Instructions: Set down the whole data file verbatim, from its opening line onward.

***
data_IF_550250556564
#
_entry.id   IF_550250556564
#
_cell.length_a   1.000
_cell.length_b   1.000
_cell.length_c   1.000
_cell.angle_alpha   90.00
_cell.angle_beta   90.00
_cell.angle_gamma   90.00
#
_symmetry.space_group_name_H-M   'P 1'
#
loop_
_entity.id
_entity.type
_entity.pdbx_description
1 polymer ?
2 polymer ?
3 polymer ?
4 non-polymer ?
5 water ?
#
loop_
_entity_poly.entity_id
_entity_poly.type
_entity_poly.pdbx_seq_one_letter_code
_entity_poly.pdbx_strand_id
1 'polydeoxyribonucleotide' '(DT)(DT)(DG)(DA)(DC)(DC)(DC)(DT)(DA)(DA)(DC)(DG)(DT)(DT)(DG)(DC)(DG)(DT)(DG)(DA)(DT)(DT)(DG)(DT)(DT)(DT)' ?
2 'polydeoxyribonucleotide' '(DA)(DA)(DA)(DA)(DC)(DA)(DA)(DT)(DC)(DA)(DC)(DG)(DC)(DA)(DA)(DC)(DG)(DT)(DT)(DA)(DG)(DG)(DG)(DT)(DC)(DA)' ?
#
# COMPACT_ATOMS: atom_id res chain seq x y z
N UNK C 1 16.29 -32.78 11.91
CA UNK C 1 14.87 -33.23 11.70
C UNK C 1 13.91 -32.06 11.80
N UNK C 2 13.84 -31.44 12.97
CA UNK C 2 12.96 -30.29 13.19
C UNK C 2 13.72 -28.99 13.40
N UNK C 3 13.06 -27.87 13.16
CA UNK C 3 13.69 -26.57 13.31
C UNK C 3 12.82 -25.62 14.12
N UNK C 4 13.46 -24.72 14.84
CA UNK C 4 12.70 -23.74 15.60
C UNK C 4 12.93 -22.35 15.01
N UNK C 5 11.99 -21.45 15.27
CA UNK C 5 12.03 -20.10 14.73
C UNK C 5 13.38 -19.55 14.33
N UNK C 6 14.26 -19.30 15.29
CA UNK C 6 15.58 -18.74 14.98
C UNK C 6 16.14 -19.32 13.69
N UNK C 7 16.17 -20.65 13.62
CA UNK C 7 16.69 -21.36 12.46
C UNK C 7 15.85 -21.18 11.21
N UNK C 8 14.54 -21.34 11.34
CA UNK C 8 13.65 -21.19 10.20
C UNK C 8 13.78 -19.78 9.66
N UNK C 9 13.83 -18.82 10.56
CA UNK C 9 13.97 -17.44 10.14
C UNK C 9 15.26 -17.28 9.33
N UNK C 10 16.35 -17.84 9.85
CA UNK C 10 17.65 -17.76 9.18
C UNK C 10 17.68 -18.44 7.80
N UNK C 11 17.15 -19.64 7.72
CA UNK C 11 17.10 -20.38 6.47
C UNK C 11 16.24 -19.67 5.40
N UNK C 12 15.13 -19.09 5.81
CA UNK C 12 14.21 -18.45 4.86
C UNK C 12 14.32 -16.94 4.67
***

data_IF_550250556564
#
_entry.id   IF_550250556564
#
_cell.length_a   1.000
_cell.length_b   1.000
_cell.length_c   1.000
_cell.angle_alpha   90.00
_cell.angle_beta   90.00
_cell.angle_gamma   90.00
#
_symmetry.space_group_name_H-M   'P 1'
#
loop_
_entity.id
_entity.type
_entity.pdbx_description
1 polymer ?
2 polymer ?
3 polymer ?
4 non-polymer ?
5 water ?
#
loop_
_entity_poly.entity_id
_entity_poly.type
_entity_poly.pdbx_seq_one_letter_code
_entity_poly.pdbx_strand_id
1 'polydeoxyribonucleotide' '(DT)(DT)(DG)(DA)(DC)(DC)(DC)(DT)(DA)(DA)(DC)(DG)(DT)(DT)(DG)(DC)(DG)(DT)(DG)(DA)(DT)(DT)(DG)(DT)(DT)(DT)' ?
2 'polydeoxyribonucleotide' '(DA)(DA)(DA)(DA)(DC)(DA)(DA)(DT)(DC)(DA)(DC)(DG)(DC)(DA)(DA)(DC)(DG)(DT)(DT)(DA)(DG)(DG)(DG)(DT)(DC)(DA)' ?
#
# COMPACT_ATOMS: atom_id res chain seq x y z
N UNK C 1 16.29 -32.78 11.91
CA UNK C 1 14.87 -33.23 11.70
C UNK C 1 13.91 -32.06 11.80
N UNK C 2 13.84 -31.44 12.97
CA UNK C 2 12.96 -30.29 13.19
C UNK C 2 13.72 -28.99 13.40
N UNK C 3 13.06 -27.87 13.16
CA UNK C 3 13.69 -26.57 13.31
C UNK C 3 12.82 -25.62 14.12
N UNK C 4 13.46 -24.72 14.84
CA UNK C 4 12.70 -23.74 15.60
C UNK C 4 12.93 -22.35 15.01
N UNK C 5 11.99 -21.45 15.27
CA UNK C 5 12.03 -20.10 14.73
C UNK C 5 13.38 -19.55 14.33
N UNK C 6 14.26 -19.30 15.29
CA UNK C 6 15.58 -18.74 14.98
C UNK C 6 16.14 -19.32 13.69
N UNK C 7 16.17 -20.65 13.62
CA UNK C 7 16.69 -21.36 12.46
C UNK C 7 15.85 -21.18 11.21
N UNK C 8 14.54 -21.34 11.34
CA UNK C 8 13.65 -21.19 10.20
C UNK C 8 13.78 -19.78 9.66
N UNK C 9 13.83 -18.82 10.56
CA UNK C 9 13.97 -17.44 10.14
C UNK C 9 15.26 -17.28 9.33
N UNK C 10 16.35 -17.84 9.85
CA UNK C 10 17.65 -17.76 9.18
C UNK C 10 17.68 -18.44 7.80
N UNK C 11 17.15 -19.64 7.72
CA UNK C 11 17.10 -20.38 6.47
C UNK C 11 16.24 -19.67 5.40
N UNK C 12 15.13 -19.09 5.81
CA UNK C 12 14.21 -18.45 4.86
C UNK C 12 14.32 -16.94 4.67